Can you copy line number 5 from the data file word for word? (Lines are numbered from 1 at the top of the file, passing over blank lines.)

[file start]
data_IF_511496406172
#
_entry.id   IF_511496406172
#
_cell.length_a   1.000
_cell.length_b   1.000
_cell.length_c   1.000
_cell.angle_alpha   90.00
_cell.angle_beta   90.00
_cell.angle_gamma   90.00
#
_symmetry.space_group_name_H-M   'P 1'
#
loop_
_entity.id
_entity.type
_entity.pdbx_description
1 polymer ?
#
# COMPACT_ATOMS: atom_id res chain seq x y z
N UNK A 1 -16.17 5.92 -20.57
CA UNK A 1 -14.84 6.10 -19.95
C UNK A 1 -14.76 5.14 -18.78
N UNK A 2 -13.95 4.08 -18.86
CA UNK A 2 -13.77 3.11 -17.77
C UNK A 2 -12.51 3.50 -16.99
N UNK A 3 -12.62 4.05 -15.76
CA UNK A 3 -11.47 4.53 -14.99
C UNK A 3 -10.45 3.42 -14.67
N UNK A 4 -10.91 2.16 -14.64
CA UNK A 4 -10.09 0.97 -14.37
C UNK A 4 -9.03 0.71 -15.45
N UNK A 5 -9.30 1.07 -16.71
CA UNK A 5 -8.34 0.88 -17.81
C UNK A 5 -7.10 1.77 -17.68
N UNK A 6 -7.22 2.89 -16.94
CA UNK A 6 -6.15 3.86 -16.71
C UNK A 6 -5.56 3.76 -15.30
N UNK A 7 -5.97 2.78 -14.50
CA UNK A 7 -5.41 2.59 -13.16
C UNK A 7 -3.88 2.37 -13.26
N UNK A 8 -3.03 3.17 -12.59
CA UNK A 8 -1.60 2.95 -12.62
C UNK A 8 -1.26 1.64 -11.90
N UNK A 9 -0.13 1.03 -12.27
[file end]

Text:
_cell.length_a   1.000